Azada v. Carson, 252 F. Supp. 988 (D. Haw. 1966)
April 26, 1966
Roger CARSON, Defendant.
United States District Court D. Hawaii.
*989 A. Singleton Cagle, Honolulu, Hawaii, Smith, Wild, Beebe & Cades, Honolulu, Hawaii, of counsel, for defendant.
Donald S. Nishimura, Honolulu, Hawaii, for plaintiffs.
TAVARES, District Judge.
On October 12, 1963, plaintiff Mariano Azada was driving a car which collided with a car driven by defendant Roger Carson. Plaintiff and his wife filed suit for personal injuries three days before the running of the two-year statute of limitations.
Defendant was not served with process until nearly three months after the complaint was filed; thus the counterclaim later filed by the defendant was filed more than two years following the date of the collision. Plaintiffs move to dismiss the counterclaim on the ground that it was filed after the statute of limitations had become a bar.
Jurisdiction here is based upon diversity of citizenship, and therefore this Court must apply Hawaii law. However, no Hawaii statute nor reported decision had been found that disposes of the question here.
Authorities outside of Hawaii are divided on the question. 54 C.J.S. Limitations of Actions § 285, pp. 342-343, reports:
"There is a conflict of opinion as to when a claim interposed as a setoff or counterclaim becomes barred by the statute of limitations. The weight of authority supports the rule, said to be the better rule, that, where defendant's claim, asserted in a set-off or counterclaim, was an existing debt not barred by the statute of limitations at the time plaintiff's action was begun, it will be a valid set-off or counterclaim, although the statutory period may have elapsed before the filing of the answer setting it up, provided, under some of the statutes, the counterclaim arose out of the same transaction as gave rise to the main action."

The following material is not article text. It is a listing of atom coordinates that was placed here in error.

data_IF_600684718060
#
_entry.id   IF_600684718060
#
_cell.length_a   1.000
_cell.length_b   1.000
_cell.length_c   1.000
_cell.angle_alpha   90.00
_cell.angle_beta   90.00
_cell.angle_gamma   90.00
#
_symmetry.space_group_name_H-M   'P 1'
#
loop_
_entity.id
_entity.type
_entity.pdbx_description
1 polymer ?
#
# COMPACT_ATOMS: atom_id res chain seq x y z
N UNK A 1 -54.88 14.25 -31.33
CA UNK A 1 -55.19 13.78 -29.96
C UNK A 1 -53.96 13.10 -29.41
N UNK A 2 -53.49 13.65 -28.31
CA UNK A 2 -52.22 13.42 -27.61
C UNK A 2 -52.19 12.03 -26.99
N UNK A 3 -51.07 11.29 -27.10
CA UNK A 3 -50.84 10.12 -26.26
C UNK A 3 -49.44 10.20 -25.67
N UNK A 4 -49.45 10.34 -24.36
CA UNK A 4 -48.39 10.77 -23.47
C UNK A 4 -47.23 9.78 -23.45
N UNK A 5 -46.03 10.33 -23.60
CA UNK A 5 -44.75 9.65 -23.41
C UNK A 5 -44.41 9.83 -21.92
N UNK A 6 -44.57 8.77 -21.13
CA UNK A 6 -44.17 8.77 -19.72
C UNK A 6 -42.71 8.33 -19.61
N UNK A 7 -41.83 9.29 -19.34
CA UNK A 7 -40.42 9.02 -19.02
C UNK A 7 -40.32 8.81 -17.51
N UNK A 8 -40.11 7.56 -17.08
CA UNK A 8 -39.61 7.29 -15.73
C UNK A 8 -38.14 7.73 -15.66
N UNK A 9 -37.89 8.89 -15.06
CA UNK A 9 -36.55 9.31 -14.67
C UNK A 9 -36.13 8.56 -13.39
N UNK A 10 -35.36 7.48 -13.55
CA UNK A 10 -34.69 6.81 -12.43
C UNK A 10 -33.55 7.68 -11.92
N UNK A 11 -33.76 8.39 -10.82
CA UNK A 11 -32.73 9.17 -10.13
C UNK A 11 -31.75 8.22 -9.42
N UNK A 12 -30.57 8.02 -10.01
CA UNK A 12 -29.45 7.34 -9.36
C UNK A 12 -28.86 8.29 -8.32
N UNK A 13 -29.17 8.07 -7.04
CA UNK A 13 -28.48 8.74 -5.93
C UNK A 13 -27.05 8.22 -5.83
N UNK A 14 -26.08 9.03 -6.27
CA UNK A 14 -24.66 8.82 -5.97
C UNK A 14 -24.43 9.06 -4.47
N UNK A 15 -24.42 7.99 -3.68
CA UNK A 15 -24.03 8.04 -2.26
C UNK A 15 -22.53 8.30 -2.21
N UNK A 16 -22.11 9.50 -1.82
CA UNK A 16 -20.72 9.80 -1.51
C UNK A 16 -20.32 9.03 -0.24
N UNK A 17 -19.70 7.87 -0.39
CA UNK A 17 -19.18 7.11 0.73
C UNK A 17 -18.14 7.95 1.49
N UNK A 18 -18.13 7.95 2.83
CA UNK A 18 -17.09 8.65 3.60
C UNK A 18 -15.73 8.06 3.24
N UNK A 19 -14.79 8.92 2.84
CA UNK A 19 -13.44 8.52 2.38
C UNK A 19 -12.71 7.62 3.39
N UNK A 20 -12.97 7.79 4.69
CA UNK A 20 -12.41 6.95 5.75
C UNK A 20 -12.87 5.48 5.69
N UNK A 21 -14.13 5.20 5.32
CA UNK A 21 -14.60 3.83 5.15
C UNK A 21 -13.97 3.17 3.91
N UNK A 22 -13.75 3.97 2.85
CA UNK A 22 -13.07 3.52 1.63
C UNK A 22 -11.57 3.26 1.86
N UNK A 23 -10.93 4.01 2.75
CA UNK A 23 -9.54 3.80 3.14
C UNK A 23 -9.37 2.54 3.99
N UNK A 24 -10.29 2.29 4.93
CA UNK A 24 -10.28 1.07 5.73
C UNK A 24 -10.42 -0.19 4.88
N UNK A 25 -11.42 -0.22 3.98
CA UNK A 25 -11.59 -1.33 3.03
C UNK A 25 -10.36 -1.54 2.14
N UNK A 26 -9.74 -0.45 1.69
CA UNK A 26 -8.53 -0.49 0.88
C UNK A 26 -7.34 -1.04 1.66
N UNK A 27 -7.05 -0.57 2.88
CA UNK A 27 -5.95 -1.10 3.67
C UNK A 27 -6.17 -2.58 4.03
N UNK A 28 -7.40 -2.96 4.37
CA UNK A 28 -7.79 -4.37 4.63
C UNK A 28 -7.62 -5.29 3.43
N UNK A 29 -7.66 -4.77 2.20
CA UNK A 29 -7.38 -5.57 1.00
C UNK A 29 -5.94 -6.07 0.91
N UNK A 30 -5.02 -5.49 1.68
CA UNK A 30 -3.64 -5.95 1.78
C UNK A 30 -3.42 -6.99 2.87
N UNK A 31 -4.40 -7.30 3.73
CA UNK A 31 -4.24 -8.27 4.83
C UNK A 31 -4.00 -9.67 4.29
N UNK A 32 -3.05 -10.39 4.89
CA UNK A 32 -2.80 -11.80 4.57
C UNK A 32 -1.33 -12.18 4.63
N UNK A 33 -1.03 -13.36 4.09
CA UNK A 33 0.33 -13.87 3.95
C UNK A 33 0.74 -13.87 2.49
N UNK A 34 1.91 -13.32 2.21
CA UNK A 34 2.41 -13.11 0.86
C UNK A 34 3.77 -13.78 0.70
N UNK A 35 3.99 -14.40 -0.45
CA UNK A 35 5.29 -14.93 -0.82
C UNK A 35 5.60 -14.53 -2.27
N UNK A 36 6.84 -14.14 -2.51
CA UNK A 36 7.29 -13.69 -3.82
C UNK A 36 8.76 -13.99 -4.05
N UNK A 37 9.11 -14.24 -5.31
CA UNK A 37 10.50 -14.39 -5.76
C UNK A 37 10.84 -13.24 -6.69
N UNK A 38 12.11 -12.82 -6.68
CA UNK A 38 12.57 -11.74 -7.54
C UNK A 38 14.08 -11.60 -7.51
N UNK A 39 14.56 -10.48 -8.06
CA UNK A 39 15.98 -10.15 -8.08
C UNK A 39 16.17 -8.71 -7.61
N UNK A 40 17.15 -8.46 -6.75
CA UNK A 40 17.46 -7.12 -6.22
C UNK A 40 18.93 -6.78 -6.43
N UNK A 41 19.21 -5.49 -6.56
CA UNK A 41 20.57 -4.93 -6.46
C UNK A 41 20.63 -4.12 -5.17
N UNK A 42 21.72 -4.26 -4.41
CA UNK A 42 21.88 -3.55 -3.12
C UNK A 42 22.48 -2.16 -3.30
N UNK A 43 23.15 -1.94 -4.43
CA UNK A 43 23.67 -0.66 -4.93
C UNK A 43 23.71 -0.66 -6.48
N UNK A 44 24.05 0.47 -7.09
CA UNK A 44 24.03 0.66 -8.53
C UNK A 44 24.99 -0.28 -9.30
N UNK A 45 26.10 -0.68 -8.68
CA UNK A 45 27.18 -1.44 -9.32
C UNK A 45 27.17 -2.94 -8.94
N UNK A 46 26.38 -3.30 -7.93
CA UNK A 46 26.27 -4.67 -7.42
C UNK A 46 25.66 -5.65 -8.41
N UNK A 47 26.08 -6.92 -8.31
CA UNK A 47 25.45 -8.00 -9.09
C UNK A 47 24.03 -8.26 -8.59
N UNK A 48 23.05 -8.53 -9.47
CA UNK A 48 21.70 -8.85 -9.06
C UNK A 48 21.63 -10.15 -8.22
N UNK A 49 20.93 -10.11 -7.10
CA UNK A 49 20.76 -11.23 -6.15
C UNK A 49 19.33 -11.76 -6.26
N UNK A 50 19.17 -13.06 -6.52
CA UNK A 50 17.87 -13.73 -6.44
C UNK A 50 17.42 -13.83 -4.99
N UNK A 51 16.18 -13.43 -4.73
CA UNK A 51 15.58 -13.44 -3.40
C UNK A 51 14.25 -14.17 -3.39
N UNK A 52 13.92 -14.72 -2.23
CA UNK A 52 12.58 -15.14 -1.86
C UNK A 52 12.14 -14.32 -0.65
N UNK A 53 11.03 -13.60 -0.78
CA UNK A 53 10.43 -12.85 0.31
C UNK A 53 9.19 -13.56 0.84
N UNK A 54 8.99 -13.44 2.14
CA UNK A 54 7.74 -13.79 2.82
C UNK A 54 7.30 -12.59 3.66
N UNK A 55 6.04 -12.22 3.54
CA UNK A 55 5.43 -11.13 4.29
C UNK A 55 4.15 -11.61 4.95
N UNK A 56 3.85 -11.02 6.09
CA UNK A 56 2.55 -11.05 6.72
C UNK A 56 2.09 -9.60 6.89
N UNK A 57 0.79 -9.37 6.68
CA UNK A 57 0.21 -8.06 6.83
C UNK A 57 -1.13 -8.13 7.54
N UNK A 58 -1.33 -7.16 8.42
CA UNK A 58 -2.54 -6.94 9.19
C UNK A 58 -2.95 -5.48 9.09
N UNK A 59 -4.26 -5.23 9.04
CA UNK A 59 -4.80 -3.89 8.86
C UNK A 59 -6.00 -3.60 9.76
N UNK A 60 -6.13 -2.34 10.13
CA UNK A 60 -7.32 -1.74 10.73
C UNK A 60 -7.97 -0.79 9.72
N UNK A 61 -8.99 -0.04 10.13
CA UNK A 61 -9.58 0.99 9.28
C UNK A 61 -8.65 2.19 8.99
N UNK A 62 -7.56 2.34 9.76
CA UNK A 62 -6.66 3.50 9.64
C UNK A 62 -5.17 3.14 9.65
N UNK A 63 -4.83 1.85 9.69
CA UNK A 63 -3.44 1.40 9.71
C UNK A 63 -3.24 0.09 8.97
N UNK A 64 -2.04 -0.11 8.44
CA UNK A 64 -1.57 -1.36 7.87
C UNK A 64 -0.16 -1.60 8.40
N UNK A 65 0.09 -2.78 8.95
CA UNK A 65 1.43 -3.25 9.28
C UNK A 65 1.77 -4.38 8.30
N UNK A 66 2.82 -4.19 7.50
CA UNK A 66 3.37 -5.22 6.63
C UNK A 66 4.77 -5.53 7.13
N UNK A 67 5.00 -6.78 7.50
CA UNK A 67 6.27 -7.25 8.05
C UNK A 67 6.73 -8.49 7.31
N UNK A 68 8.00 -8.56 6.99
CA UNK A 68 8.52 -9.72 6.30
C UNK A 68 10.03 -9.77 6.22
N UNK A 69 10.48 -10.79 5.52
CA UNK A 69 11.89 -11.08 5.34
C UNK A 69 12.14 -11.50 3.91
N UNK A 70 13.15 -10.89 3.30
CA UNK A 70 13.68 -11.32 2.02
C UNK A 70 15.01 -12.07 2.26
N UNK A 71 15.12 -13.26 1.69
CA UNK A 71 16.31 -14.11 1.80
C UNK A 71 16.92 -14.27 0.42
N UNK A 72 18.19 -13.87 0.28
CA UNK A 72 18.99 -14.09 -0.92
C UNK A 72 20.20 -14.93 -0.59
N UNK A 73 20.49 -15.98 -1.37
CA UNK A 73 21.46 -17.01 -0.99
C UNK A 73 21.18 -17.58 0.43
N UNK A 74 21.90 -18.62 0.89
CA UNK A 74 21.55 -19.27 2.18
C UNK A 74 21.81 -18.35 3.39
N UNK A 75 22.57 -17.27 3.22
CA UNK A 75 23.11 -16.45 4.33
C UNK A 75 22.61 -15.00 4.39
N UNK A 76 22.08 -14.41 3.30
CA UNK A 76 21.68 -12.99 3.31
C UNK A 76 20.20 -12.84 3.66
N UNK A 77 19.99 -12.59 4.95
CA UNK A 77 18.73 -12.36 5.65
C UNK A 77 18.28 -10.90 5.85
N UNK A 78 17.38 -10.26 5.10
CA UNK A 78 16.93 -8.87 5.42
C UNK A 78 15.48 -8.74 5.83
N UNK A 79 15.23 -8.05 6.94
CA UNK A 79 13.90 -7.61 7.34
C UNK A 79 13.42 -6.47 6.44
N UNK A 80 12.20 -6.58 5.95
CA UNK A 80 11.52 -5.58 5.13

Plaintiff argues that most of the cases allowing a counterclaim, if it was not barred at the time the action was begun, involved contracts and not torts. But there seems to be no logical reason for making such a distinction. The same considerations of fair play and justice apply, whether the action is based upon contract or tort.
Statutes of limitation are statutes of repose they are designed to bar stale claims. Where, as in this case, the counterclaim arises from the same incident as the complaint, the counterclaim is no more stale than the complaint.
Simple justice dictates that if the plaintiffs are given an opportunity to present a claim for relief based upon a particular automobile collision, the defendant should not be prevented from doing so by a mere technicality.
Without meaning to suggest in any way that the instant suit involves frivolous claims, the rule adopted by this Court will also have the beneficial effect of tending to discourage the filing of frivolous claims just before the running of the statute of limitations.
Therefore plaintiffs' motion to dismiss the counterclaim is hereby denied.